Given how volatile relievers are, maybe the Yankees aren’t planning on re-signing Betances once he’s eligible for free agency anyway, but it certainly sounds like the team may have just hurt their chances of getting a home-town discount from a kid who grew up in Washington Heights. Taking a lifelong Yankee fan, a kid who has turned into one of the better player development success stories in a time when the franchise has struggled to develop another batch of home grown stars, and giving him a reason to look for the exits just seems like a poor way to run a franchise. Even if you don’t think that you’re going to get any extra credit on his free agent contract by settling arbitration cases, this seems like Levine just took some potential value to the organization and lit it on fire for no reason other than he wanted to hear himself talk.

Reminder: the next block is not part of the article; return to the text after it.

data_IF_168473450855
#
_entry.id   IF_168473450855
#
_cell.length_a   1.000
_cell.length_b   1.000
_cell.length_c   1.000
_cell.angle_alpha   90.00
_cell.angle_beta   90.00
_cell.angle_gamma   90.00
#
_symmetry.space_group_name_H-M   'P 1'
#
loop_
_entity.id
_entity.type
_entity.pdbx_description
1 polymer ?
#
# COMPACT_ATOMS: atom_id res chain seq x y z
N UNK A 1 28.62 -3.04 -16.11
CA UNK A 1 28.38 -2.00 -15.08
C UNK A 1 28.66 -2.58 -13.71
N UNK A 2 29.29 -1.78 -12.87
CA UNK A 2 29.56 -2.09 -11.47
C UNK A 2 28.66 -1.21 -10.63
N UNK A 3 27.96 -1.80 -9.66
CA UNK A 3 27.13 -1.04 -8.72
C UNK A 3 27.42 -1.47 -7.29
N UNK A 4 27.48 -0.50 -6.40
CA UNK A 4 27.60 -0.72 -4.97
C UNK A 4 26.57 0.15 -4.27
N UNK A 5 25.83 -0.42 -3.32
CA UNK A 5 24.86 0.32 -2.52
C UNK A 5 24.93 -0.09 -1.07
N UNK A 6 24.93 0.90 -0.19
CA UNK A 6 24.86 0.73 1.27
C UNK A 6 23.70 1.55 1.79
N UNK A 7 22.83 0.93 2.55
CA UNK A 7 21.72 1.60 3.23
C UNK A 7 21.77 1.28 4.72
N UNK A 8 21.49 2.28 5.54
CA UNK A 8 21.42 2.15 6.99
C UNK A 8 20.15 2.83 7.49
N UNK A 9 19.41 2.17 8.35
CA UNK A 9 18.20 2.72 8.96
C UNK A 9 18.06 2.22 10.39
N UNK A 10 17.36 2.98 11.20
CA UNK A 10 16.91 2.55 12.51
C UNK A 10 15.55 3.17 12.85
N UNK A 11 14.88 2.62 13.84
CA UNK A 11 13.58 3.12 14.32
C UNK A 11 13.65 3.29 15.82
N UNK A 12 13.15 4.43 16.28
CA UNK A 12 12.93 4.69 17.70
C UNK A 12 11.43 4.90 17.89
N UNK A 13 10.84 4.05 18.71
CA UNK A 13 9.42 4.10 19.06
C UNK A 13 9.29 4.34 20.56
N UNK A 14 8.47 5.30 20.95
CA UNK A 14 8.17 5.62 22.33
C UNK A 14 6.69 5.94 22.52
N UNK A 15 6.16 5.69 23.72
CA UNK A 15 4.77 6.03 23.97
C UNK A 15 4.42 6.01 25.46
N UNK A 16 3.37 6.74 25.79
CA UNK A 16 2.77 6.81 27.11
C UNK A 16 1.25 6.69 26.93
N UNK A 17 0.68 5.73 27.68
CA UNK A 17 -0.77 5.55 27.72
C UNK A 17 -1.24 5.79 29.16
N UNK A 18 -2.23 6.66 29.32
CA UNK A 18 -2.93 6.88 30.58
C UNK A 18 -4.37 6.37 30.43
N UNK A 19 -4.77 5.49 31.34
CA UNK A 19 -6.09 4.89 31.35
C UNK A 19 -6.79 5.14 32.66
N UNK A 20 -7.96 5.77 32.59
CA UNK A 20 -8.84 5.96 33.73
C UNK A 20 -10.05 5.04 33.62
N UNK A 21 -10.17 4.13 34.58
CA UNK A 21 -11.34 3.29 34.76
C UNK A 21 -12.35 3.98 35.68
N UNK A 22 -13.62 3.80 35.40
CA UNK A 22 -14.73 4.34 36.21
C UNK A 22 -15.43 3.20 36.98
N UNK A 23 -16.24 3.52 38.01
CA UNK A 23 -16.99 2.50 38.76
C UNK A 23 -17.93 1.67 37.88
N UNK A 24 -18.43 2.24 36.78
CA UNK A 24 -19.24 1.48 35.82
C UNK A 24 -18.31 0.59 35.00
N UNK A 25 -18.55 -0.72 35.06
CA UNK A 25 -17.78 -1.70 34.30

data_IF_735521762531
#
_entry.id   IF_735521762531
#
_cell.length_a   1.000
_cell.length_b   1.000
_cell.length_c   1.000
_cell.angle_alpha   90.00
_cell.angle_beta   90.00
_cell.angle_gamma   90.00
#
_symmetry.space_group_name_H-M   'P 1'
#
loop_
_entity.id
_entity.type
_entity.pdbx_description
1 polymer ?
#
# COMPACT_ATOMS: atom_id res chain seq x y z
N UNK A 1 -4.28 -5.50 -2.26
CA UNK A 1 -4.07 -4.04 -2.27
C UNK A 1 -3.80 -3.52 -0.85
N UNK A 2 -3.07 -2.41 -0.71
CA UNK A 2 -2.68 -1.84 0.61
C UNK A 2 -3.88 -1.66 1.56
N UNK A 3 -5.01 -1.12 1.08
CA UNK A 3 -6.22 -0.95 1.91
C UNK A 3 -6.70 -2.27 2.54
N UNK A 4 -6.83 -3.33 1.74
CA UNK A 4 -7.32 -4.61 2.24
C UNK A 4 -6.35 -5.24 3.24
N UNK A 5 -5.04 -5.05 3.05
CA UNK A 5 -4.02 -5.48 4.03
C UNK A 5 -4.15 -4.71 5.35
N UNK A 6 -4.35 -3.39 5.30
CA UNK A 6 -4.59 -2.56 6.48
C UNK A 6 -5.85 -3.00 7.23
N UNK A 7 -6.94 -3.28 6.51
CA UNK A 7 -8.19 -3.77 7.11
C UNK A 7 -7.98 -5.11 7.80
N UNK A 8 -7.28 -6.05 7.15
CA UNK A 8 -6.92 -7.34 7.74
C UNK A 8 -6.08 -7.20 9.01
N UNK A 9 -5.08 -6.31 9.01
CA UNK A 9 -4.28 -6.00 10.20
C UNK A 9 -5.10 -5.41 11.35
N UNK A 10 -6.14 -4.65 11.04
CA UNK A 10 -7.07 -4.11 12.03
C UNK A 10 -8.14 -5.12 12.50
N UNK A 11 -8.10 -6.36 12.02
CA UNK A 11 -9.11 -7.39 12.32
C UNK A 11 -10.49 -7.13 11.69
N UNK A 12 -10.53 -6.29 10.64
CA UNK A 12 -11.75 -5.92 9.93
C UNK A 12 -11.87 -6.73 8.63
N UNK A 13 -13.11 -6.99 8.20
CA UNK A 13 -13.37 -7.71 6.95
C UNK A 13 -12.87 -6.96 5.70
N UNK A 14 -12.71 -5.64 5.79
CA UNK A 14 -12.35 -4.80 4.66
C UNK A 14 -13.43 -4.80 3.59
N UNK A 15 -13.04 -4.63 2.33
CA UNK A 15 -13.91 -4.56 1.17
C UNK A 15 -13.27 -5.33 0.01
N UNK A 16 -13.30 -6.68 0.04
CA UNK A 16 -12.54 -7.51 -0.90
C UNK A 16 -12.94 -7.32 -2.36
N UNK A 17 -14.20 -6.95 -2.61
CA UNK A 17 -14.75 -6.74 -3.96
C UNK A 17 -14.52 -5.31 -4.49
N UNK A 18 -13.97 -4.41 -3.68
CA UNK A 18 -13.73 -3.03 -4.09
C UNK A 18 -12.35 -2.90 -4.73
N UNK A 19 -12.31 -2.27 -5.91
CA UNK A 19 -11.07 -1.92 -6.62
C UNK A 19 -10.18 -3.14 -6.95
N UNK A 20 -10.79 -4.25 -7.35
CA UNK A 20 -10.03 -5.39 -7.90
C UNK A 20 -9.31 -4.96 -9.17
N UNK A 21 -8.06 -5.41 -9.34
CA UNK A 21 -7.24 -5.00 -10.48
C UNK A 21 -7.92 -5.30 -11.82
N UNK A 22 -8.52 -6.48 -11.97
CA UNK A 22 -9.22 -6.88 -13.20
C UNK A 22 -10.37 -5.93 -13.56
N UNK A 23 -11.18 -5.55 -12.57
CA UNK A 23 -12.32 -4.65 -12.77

And even in the shorter term, this probably doesn’t help the 2017 Yankees either.

If you’re Dellin Betances, and the team is going to treat you this way even after they win their arbitration case, maybe you’re a little more likely to say that you need a day off here and there. Maybe you’re not as often available to pitch the sixth or seventh inning. Maybe you want to throw 60 innings this year, not 70-90 like you did the last three years, and you’d prefer those all come in the eighth inning with as much notice to warm up as possible. After all, why potentially sacrifice any of your long-term value to another franchise if the Yankees are simply going to argue that your flexibility means you’re a less valuable reliever when they have the chance to save a few bucks.

None of this is a shocking development for those who know the Yankees and their brass. Remember when COO Lon Trost said that fans who buy the most expensive tickets shouldn’t have to sit with people who couldn’t normally afford them? Or when Levine criticized reporters for writing “nonsense” that the Yankees may sell at the trade deadline, right before they sold at the trade deadline?